Skip to content

Temple Ewell: Historic village near Dover, Kent

Nature Reserve

Around Temple Ewell Lydden and Temple Ewell Nature Reserve overlooking Temple Ewell from the north, and the neighbouring village of Lydden, is the Lydden and Temple Ewell Nature Reserve.

This area of ancient chalk grassland, two hundred acres in all, is owned and managed by The Kent Wildlife Trust and was declared a National Nature Reserve in August 1998.

Aside from the periodic clearance of invading scrub, the regular grazing of livestock plays a vital role in the management of the downland. These practices have gone on for centuries and as a result the area is home to an immense variety of wild flowers. Where the turf is short, carpets of Wild Thyme are found along with Bird’s Foot Trefoil, Eyebright, Rock Rose, Centuary, Chalk Milkwort and Small Scabious. Marjoram and Greater Knapweed prefer areas where the grass is long.

Several species of Orchid appear throughout the summer, among them are; Bee, Fragrant, Burnt Tip and the specially protected Early Spider Orchid. During the late summer, Autumn Gentian, Devils Bit Scabious and Autumn Ladies Tresses come into flower.

About thirty species of butterflies have been recorded on the reserve. Several Blues, including Chalkhill, Small, Common and Adonis, breed here. Marbled Whites and Meadow Browns inhabit the taller grasses. 1999 was a record year for the rare Silver Spotted Skipper. Before its introduction to two other sites, this was the only site in Kent where this butterfly could be found.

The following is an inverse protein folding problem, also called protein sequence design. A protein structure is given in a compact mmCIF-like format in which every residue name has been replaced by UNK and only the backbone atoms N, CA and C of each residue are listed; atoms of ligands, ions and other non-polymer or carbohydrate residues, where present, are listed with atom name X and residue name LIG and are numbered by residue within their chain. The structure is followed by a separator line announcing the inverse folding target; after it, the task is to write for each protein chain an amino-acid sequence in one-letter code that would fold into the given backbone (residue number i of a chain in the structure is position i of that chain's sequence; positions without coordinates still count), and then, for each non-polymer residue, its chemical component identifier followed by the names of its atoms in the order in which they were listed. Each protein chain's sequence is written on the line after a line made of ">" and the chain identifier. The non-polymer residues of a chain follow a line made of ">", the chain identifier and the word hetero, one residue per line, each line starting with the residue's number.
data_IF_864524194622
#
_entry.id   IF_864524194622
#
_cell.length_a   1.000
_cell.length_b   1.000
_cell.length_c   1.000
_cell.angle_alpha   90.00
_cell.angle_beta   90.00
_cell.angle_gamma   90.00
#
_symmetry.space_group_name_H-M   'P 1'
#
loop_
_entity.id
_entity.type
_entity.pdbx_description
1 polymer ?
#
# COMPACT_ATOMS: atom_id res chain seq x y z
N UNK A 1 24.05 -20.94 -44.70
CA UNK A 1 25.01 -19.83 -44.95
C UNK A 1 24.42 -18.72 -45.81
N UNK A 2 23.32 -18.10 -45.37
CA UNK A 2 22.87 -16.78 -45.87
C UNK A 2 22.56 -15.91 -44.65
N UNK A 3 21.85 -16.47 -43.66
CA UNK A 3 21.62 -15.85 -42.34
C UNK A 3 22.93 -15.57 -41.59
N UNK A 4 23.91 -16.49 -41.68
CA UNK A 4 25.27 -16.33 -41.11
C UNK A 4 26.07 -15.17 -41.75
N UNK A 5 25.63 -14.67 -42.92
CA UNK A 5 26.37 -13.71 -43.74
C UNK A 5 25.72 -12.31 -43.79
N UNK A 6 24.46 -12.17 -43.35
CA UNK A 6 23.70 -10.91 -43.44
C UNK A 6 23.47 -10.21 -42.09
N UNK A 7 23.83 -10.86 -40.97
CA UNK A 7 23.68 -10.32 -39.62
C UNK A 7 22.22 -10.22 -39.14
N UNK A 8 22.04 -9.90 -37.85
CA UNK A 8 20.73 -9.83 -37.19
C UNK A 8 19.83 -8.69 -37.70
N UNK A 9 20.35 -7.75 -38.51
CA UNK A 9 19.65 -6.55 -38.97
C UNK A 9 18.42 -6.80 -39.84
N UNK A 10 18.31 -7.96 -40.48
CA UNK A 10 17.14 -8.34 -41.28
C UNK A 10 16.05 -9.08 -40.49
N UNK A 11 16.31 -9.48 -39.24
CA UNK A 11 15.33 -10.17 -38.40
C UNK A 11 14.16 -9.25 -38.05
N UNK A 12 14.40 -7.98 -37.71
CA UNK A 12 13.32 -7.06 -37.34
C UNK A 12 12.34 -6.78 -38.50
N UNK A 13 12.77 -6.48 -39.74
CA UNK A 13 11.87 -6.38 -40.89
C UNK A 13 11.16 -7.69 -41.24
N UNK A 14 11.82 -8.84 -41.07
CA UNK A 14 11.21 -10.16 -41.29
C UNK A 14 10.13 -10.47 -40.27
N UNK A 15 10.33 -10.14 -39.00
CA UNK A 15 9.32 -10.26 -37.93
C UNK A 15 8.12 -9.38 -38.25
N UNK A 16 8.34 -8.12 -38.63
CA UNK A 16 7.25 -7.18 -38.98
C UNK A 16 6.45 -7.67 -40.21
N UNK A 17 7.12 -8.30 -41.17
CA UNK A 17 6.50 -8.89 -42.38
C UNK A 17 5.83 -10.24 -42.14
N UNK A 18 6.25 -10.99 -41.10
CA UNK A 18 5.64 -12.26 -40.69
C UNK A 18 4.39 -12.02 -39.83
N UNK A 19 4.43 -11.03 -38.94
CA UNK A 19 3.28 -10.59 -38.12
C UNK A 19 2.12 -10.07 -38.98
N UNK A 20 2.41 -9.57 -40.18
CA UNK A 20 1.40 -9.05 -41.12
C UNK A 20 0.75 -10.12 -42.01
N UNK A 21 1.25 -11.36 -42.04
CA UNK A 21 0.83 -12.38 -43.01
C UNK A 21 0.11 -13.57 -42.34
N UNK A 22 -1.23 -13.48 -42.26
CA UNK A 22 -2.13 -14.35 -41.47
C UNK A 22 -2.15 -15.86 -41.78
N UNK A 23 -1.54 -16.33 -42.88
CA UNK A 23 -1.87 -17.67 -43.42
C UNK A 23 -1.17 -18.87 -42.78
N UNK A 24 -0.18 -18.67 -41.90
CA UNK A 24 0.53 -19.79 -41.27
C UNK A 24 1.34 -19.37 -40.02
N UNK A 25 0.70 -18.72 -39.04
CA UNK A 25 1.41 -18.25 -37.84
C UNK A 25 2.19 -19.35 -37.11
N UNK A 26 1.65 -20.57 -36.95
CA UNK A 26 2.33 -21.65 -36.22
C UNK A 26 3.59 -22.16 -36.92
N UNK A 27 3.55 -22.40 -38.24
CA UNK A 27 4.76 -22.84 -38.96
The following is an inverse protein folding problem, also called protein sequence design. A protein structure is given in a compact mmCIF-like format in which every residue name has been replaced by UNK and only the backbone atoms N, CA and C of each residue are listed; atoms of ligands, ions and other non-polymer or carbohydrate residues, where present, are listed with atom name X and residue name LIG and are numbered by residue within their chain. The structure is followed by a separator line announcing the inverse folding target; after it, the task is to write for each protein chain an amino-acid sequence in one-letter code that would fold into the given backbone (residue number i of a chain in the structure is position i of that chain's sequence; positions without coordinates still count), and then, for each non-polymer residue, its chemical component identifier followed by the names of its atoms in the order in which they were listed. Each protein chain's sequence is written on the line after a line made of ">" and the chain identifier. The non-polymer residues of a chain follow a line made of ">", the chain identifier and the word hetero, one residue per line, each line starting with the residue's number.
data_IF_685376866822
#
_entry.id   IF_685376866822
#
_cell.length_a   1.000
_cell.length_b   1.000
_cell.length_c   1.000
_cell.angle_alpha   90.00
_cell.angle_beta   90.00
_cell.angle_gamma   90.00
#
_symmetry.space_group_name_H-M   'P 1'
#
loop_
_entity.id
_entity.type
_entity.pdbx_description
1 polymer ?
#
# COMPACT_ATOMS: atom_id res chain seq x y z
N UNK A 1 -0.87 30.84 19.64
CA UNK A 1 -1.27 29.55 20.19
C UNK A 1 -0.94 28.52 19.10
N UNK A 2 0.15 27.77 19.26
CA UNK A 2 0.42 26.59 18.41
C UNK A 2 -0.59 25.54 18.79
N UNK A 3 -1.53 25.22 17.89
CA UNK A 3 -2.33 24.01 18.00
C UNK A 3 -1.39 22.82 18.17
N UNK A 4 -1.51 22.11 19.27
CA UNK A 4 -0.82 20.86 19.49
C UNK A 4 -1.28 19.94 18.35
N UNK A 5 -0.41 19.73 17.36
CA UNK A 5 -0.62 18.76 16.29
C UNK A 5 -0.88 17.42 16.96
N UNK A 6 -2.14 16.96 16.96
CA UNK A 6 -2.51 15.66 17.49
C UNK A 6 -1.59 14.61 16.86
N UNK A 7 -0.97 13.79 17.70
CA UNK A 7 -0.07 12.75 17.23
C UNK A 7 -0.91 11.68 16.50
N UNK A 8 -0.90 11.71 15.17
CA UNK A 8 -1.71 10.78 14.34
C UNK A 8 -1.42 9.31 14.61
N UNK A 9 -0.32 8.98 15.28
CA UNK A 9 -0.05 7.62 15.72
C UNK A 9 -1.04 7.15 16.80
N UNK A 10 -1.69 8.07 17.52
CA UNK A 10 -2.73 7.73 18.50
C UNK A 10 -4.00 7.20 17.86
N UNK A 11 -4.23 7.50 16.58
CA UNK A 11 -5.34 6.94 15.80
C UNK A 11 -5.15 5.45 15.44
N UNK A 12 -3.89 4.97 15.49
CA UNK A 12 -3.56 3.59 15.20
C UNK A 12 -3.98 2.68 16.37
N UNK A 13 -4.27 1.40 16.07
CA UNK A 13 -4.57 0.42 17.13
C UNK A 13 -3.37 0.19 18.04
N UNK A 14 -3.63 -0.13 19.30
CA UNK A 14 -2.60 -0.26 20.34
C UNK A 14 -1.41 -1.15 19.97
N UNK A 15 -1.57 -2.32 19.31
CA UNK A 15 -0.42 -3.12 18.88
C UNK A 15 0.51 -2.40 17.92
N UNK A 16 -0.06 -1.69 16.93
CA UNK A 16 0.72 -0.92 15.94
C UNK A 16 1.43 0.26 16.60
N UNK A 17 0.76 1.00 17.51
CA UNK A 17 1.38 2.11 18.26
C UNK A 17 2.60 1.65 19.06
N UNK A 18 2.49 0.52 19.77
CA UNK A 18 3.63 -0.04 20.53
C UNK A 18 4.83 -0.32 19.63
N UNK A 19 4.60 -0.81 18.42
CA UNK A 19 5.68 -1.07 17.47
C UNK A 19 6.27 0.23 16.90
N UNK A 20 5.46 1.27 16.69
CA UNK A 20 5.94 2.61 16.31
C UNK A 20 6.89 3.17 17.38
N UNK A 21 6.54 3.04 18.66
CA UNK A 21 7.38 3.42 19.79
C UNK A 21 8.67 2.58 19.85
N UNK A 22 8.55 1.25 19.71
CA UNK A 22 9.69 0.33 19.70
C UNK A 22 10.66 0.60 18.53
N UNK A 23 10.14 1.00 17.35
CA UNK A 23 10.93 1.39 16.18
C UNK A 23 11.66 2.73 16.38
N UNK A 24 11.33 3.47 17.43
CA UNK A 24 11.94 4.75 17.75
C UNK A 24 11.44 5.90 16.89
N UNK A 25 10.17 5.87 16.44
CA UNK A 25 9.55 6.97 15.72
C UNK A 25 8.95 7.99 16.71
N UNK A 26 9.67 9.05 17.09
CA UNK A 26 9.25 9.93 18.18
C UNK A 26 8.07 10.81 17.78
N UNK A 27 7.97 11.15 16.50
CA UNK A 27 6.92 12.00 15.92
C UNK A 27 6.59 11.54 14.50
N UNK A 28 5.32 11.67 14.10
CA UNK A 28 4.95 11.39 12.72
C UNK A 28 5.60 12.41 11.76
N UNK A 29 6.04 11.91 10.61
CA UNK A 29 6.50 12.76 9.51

Other insects include several species of Grasshoppers and Crickets, like the Great Green and the rare Wart Biter. The Wart Biter Cricket was said to have become extinct from this site in the 1970’s. It was reintroduced in recent years and is now breeding successfully, although its numbers are still being carefully monitored.

The resident bird species include Linnets, which nest among the gorse thickets, Yellow Hammers, Sky Larks and Meadow Pipets. Kestrels are often seen hovering over the steep slopes of the downland. Green Woodpeckers are sometimes seen breaking into the anthills after the insects on which they feed. Summer visitors such as Black Caps, White Throats, Lesser White Throats and Willow Warblers may be seen in the wooded areas and surrounding hedgerows.